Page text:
Grey Room

Pollux’s Spears

Sarah Nichols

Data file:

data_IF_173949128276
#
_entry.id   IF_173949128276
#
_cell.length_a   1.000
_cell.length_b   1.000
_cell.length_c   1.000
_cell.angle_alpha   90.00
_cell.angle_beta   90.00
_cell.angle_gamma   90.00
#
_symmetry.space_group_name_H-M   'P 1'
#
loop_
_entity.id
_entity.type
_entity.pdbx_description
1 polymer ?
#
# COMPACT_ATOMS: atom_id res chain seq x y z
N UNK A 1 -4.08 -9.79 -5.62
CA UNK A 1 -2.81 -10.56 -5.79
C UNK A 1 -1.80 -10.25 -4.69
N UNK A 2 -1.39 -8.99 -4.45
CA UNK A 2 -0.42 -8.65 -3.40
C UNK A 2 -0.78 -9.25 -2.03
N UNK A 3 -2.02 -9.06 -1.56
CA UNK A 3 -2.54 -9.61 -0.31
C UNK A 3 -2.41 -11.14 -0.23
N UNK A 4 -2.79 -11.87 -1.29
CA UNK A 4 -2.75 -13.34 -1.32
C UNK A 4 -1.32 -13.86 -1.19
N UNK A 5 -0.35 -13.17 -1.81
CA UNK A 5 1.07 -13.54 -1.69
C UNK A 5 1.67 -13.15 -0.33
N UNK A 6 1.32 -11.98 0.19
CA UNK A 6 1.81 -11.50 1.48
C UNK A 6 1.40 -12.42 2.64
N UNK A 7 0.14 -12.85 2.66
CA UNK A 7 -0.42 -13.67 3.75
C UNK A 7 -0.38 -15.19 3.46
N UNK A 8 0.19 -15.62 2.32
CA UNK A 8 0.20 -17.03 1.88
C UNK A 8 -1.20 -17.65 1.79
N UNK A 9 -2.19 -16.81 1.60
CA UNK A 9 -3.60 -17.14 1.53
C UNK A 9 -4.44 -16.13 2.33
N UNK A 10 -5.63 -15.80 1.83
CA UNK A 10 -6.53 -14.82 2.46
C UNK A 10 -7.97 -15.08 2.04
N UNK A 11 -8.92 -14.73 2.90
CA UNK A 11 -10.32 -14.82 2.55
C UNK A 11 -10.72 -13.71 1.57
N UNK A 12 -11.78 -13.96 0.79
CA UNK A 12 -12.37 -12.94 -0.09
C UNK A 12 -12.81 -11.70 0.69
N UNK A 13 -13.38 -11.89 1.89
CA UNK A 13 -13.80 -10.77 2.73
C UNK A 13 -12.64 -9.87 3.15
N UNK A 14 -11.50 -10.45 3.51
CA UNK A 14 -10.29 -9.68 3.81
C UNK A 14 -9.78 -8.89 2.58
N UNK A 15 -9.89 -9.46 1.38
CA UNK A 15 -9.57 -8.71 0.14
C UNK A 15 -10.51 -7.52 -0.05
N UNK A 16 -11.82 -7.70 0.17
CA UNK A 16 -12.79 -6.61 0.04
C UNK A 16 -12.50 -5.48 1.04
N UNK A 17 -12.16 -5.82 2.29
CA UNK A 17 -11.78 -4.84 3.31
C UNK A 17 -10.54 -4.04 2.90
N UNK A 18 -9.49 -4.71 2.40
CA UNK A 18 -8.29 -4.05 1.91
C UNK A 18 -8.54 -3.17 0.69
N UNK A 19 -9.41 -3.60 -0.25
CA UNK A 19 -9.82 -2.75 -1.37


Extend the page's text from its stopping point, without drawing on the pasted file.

Cement is the binding agent for concrete. A homogenous, lowvalue, perishable bulk commodity, it is the constant in reinforced concrete. But a trio of graphics, published in 1946, depicts it as another sort of binder, one gluing a whole swath of the building material industry into a conglomerate. An array of building materials is shown framed by cement—or, rather, by the network of companies that produce it. The three graphics are the centerpiece of an exposé titled The Cement and Building Material Trust published under the pseudonym “Pollux,” after the mythological twin, positioning the unmasking of corporate-political power structures as a heroic act. At the time of publication, the author’s real identity remained unknown. The Swiss conservative press doggedly attacked Pollux’s work and attempted to smear any number of figures by accusing them of being behind the moniker. Finally in 1953, with palpable satisfaction, the Neue Zürcher Zeitung unmasked Pollux, revealing that while his work had been published in Social Democratic and prounion periodicals, the author not only held communist sympathies— an association Social Democrats were taking pains to disavow—but had defected to East Germany. Behind Pollux was Georges Baehler, a hydroelectric engineer who had worked for eighteen years in Switzerland, France, and Morocco before switching to his particular form of economic research. The three graphics, then, were drawn by an engineer—one with firsthand knowledge of the materiality of construction—to subvert the cartels that structured his professional life. Working outward from this insight, the present article situates the graphics, first in their biographical and political context, then in a longer history of organizational and anti-imperialist drawings, in order to locate their intervention at the intersection of information and materiality. Though Pollux was unmasked, Baehler’s voluminous, obsessive work and resulting archive of over 30 linear meters of newspaper clippings, articles, correspondence, and half-finished research projects has never been properly unpacked. This article is thus also a first pass at and invitation to further research his compelling and complicated life and work.